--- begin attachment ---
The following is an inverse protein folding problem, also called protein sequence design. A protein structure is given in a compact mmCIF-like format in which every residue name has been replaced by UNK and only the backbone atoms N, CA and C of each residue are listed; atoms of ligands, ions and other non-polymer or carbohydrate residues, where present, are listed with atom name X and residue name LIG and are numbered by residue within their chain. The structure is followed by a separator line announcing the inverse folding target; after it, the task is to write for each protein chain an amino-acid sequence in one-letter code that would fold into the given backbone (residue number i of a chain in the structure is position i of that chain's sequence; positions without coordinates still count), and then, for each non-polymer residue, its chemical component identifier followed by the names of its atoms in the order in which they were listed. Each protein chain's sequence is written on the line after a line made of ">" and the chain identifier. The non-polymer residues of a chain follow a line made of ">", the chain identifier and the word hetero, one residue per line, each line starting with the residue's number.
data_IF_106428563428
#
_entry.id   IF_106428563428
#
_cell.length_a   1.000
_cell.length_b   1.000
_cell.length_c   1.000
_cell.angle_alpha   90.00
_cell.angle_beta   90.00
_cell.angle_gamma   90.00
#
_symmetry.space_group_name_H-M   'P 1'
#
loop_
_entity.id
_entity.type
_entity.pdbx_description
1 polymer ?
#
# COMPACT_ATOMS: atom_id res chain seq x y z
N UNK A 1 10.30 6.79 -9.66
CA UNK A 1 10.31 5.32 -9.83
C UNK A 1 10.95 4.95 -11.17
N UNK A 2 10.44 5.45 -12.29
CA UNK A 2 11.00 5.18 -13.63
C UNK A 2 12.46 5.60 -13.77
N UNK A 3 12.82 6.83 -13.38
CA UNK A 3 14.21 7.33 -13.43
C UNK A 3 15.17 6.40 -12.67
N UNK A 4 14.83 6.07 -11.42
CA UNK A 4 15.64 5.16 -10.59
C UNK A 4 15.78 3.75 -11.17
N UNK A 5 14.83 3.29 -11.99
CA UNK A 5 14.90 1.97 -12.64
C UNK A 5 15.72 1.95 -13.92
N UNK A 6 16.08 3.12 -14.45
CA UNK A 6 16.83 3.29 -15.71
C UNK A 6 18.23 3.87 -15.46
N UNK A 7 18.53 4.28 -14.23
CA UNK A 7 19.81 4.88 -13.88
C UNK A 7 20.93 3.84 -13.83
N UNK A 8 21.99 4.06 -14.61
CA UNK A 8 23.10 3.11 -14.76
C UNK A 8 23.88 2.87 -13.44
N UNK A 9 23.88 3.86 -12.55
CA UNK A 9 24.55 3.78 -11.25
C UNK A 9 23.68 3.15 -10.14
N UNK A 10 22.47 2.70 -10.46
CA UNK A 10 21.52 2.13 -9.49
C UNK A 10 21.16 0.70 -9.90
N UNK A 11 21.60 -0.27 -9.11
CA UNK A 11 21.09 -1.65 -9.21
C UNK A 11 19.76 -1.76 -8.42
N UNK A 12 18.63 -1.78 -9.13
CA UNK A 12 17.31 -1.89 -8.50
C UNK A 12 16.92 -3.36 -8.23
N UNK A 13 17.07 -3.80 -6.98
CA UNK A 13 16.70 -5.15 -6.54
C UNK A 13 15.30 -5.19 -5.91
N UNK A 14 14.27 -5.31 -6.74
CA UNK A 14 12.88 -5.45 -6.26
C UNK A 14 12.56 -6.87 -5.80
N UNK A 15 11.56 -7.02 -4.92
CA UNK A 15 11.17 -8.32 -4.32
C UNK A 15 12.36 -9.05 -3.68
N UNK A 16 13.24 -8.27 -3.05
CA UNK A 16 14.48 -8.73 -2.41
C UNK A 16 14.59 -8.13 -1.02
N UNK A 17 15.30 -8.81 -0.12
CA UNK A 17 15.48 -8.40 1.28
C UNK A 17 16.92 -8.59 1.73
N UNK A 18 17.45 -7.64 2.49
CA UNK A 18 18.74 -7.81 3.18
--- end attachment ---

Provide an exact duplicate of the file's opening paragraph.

The following is an inverse protein folding problem, also called protein sequence design. A protein structure is given in a compact mmCIF-like format in which every residue name has been replaced by UNK and only the backbone atoms N, CA and C of each residue are listed; atoms of ligands, ions and other non-polymer or carbohydrate residues, where present, are listed with atom name X and residue name LIG and are numbered by residue within their chain. The structure is followed by a separator line announcing the inverse folding target; after it, the task is to write for each protein chain an amino-acid sequence in one-letter code that would fold into the given backbone (residue number i of a chain in the structure is position i of that chain's sequence; positions without coordinates still count), and then, for each non-polymer residue, its chemical component identifier followed by the names of its atoms in the order in which they were listed. Each protein chain's sequence is written on the line after a line made of ">" and the chain identifier. The non-polymer residues of a chain follow a line made of ">", the chain identifier and the word hetero, one residue per line, each line starting with the residue's number.